‘Amazingly above normal’: Could be Seattle’s warmest January ever

The Seattle Times – January 20th, 2010Daffodils sprouting in mid-January — that can’t be right. But they and other spring flowers are popping up from their beds, thanks to a long-lasting stream of warm Pacific air and a classic El Niño weather pattern. If this keeps up, weather experts say, parts of the Northwest could have their warmest January on record.

By George Tibbits

The Associated Press

Daffodils sprouting in mid-January — that can’t be right.

But they and other spring flowers are popping up from their beds, thanks to a long-lasting stream of warm Pacific air and a classic El Niño weather pattern. If this keeps up, weather experts say, parts of the Northwest could have their warmest January on record.

“We are amazingly above normal,” said Cliff Mass, professor of atmospheric science at the University of Washington. “I can see in my own garden. The bulbs are pushing up.”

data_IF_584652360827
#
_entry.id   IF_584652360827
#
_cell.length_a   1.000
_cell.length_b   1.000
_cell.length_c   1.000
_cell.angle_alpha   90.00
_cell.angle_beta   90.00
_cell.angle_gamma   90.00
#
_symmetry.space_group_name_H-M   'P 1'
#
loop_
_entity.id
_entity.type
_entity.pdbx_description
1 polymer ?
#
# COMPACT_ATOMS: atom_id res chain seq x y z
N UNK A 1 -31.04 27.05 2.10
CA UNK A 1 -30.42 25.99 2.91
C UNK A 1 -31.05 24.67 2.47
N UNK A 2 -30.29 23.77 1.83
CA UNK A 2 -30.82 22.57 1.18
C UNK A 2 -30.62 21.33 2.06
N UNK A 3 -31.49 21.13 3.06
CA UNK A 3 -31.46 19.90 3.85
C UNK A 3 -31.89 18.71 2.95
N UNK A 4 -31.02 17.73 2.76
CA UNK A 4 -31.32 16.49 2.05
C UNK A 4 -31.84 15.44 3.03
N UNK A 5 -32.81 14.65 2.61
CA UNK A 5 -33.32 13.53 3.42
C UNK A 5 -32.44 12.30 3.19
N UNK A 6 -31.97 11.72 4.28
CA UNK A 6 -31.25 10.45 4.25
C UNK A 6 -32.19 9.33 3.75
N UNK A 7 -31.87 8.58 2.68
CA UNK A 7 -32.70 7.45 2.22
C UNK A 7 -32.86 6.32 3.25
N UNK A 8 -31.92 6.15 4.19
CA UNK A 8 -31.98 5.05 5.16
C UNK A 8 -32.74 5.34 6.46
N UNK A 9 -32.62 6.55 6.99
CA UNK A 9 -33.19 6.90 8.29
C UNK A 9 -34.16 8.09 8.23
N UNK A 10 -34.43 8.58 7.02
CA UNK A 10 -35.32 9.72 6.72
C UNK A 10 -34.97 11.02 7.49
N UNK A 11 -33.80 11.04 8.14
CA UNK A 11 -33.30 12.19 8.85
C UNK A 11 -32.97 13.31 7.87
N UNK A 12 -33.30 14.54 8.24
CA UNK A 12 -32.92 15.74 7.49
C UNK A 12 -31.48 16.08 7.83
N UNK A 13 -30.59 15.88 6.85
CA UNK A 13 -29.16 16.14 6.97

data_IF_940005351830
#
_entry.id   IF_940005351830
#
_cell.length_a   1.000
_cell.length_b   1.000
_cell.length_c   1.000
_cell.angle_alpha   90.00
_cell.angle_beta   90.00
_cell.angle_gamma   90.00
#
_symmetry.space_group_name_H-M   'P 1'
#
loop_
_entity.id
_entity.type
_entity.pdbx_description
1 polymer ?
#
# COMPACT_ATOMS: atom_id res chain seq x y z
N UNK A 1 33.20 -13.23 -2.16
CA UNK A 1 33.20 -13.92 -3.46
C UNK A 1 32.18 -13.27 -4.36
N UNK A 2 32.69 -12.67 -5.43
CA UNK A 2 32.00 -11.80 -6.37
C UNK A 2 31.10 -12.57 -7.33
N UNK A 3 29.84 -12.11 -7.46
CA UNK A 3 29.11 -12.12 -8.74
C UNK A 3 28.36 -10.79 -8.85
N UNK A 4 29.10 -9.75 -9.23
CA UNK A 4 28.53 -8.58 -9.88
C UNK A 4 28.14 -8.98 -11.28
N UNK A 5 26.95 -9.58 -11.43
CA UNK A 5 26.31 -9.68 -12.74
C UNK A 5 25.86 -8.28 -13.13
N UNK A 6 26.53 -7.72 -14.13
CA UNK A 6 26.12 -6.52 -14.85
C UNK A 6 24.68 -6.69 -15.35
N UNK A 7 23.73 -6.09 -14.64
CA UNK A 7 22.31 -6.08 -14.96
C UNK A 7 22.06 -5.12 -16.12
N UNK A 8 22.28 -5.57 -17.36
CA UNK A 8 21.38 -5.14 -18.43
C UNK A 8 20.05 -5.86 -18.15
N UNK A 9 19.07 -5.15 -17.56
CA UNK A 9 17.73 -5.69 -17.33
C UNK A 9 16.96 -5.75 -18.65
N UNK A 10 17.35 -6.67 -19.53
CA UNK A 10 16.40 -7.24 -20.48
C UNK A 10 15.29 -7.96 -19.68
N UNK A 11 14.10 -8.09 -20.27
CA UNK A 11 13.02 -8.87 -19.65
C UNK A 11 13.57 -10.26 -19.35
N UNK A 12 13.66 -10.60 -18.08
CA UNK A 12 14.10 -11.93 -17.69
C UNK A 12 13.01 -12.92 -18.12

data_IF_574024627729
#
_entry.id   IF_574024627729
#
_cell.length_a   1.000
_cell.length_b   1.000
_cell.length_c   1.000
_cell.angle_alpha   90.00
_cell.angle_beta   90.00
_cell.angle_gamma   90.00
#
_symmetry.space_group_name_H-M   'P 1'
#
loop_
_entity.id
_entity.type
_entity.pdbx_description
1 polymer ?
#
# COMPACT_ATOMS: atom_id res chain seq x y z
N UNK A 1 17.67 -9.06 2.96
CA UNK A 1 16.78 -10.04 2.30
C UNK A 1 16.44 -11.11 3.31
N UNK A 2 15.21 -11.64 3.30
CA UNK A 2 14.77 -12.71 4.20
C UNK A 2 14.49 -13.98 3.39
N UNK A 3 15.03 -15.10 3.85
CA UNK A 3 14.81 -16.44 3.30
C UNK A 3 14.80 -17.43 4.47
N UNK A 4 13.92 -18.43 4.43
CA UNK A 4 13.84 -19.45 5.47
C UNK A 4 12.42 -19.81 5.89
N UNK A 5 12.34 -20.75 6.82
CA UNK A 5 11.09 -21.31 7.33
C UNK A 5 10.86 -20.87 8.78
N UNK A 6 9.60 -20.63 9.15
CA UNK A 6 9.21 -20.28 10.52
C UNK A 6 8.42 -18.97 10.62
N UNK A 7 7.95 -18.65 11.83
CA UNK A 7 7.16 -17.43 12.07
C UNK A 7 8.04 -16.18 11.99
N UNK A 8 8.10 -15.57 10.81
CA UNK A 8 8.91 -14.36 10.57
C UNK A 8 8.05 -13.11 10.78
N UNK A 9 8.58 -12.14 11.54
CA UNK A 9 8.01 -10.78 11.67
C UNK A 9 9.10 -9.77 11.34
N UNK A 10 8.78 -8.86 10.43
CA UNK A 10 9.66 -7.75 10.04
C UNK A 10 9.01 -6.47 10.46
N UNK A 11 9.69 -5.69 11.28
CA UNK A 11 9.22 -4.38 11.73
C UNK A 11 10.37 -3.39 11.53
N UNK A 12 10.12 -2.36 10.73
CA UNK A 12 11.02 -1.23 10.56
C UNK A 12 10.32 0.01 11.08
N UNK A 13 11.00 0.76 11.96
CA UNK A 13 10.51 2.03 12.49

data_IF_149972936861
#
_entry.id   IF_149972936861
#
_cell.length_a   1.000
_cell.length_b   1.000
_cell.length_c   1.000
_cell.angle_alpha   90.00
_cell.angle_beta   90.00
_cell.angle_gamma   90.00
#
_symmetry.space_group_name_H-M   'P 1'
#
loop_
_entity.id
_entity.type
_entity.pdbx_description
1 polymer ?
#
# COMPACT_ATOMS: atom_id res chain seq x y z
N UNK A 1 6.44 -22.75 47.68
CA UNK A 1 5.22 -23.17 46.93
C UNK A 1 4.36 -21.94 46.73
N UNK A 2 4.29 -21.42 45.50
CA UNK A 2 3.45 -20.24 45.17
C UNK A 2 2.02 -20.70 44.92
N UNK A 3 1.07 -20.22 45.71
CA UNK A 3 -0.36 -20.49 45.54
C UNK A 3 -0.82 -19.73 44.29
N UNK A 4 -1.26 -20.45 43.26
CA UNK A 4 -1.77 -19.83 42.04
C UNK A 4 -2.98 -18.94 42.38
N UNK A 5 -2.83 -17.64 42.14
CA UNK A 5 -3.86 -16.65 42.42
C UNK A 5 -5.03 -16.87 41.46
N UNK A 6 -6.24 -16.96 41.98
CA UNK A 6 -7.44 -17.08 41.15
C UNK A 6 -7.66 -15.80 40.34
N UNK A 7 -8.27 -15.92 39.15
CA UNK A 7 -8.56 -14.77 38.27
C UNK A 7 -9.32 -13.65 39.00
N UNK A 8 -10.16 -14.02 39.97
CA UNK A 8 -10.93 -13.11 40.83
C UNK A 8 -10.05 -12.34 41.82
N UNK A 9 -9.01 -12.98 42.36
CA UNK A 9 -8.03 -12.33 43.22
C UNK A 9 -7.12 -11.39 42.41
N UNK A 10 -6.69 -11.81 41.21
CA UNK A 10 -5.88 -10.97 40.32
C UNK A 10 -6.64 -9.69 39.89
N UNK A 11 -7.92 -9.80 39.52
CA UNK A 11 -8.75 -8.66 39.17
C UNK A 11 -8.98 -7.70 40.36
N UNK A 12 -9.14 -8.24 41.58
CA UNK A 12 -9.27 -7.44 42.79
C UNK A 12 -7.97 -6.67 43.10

So far this month, the average of Seattle’s daily low and high temperatures has been about 47 degrees, nearly 7 degrees warmer than normal for January, said Carl Cerniglia, a meteorologist for the National Weather Service here.

Crocuses, usually the first spring flower here, already are blooming. While the first green stalks of daffodils have emerged, gardeners say it will be at least a few weeks before they bloom — longer if there’s a late winter cold spell.

Nevertheless, Caroline Ullmann found a solitary daffodil bloom in her North Seattle yard. “Such a brave little thing,” she said in a Facebook posting.

Midweek in Seattle saw sunshine, April-like warmth and the usual threat of rain. Around most of the country, winter was being winter: California has been beset with heavy rain and snow, ice storms hit the Midwest, and the Northeast has been cold and snowy. Earlier in the month, Florida was freezing, and there was ice in Atlanta.